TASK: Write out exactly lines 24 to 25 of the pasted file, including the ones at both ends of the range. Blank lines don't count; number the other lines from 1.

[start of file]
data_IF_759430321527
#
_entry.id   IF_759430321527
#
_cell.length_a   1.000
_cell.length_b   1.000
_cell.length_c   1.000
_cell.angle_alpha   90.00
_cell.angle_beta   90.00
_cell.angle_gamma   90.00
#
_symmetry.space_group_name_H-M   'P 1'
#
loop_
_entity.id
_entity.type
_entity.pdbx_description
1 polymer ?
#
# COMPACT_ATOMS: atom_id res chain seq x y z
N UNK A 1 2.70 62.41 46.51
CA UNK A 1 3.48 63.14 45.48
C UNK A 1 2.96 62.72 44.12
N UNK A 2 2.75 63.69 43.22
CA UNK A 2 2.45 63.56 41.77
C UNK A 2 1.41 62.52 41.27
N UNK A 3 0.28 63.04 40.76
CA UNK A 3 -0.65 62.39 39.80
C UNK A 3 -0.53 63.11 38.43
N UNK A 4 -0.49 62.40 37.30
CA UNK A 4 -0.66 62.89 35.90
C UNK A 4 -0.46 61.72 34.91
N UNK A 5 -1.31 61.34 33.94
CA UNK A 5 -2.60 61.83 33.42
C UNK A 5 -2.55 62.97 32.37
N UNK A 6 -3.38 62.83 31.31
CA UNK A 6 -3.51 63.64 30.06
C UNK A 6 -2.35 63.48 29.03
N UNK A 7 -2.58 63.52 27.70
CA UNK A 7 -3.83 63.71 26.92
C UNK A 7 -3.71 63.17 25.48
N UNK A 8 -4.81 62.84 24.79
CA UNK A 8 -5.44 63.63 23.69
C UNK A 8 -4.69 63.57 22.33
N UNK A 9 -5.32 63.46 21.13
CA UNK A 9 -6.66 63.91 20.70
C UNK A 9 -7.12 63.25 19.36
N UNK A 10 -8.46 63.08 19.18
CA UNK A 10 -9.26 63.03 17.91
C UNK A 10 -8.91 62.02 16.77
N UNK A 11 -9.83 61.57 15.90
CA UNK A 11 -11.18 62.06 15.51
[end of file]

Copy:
N UNK A 2 2.75 63.69 43.22
CA UNK A 2 2.45 63.56 41.77